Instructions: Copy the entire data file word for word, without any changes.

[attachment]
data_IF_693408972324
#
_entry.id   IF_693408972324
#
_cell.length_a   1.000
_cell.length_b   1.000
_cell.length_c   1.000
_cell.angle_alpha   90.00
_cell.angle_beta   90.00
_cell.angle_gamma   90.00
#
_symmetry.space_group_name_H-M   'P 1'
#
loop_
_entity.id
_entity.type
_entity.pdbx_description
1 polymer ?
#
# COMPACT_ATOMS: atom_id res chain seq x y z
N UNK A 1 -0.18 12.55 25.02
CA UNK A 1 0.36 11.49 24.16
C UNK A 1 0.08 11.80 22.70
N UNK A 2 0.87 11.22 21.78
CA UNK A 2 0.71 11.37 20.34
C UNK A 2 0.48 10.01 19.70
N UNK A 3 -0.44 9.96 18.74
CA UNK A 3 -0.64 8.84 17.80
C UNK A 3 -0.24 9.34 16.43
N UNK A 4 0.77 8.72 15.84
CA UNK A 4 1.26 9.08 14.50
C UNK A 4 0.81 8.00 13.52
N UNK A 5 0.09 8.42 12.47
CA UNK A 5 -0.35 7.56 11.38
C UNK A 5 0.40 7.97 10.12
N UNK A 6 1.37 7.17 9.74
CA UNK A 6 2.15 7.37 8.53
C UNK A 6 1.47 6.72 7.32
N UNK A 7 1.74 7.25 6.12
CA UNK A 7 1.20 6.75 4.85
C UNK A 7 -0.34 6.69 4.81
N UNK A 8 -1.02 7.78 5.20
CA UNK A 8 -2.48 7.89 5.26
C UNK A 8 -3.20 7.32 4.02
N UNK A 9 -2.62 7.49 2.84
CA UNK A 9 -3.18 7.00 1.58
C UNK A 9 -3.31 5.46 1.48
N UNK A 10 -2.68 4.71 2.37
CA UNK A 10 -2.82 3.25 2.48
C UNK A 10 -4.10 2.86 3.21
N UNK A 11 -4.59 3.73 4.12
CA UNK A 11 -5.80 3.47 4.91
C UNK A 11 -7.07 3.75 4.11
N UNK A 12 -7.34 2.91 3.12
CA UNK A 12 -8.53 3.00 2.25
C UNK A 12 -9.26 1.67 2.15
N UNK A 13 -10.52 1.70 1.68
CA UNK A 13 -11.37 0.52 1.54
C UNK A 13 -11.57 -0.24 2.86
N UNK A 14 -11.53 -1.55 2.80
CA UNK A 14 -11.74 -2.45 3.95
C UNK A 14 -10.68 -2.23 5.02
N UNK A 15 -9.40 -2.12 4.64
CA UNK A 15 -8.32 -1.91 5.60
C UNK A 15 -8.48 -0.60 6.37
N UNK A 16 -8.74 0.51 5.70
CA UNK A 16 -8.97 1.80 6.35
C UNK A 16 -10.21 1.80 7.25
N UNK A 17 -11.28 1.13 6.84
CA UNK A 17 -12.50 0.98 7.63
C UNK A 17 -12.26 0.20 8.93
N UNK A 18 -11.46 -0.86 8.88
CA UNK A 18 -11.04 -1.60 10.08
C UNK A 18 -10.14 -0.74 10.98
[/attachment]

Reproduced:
data_IF_693408972324
#
_entry.id   IF_693408972324
#
_cell.length_a   1.000
_cell.length_b   1.000
_cell.length_c   1.000
_cell.angle_alpha   90.00
_cell.angle_beta   90.00
_cell.angle_gamma   90.00
#
_symmetry.space_group_name_H-M   'P 1'
#
loop_
_entity.id
_entity.type
_entity.pdbx_description
1 polymer ?
#
# COMPACT_ATOMS: atom_id res chain seq x y z
N UNK A 1 -0.18 12.55 25.02
CA UNK A 1 0.36 11.49 24.16
C UNK A 1 0.08 11.80 22.70
N UNK A 2 0.87 11.22 21.78
CA UNK A 2 0.71 11.37 20.34
C UNK A 2 0.48 10.01 19.70
N UNK A 3 -0.44 9.96 18.74
CA UNK A 3 -0.64 8.84 17.80
C UNK A 3 -0.24 9.34 16.43
N UNK A 4 0.77 8.72 15.84
CA UNK A 4 1.26 9.08 14.50
C UNK A 4 0.81 8.00 13.52
N UNK A 5 0.09 8.42 12.47
CA UNK A 5 -0.35 7.56 11.38
C UNK A 5 0.40 7.97 10.12
N UNK A 6 1.37 7.17 9.74
CA UNK A 6 2.15 7.37 8.53
C UNK A 6 1.47 6.72 7.32
N UNK A 7 1.74 7.25 6.12
CA UNK A 7 1.20 6.75 4.85
C UNK A 7 -0.34 6.69 4.81
N UNK A 8 -1.02 7.78 5.20
CA UNK A 8 -2.48 7.89 5.26
C UNK A 8 -3.20 7.32 4.02
N UNK A 9 -2.62 7.49 2.84
CA UNK A 9 -3.18 7.00 1.58
C UNK A 9 -3.31 5.46 1.48
N UNK A 10 -2.68 4.71 2.37
CA UNK A 10 -2.82 3.25 2.48
C UNK A 10 -4.10 2.86 3.21
N UNK A 11 -4.59 3.73 4.12
CA UNK A 11 -5.80 3.47 4.91
C UNK A 11 -7.07 3.75 4.11
N UNK A 12 -7.34 2.91 3.12
CA UNK A 12 -8.53 3.00 2.25
C UNK A 12 -9.26 1.67 2.15
N UNK A 13 -10.52 1.70 1.68
CA UNK A 13 -11.37 0.52 1.54
C UNK A 13 -11.57 -0.24 2.86
N UNK A 14 -11.53 -1.55 2.80
CA UNK A 14 -11.74 -2.45 3.95
C UNK A 14 -10.68 -2.23 5.02
N UNK A 15 -9.40 -2.12 4.64
CA UNK A 15 -8.32 -1.91 5.60
C UNK A 15 -8.48 -0.60 6.37
N UNK A 16 -8.74 0.51 5.70
CA UNK A 16 -8.97 1.80 6.35
C UNK A 16 -10.21 1.80 7.25
N UNK A 17 -11.28 1.13 6.84
CA UNK A 17 -12.50 0.98 7.63
C UNK A 17 -12.26 0.20 8.93
N UNK A 18 -11.46 -0.86 8.88
CA UNK A 18 -11.04 -1.60 10.08
C UNK A 18 -10.14 -0.74 10.98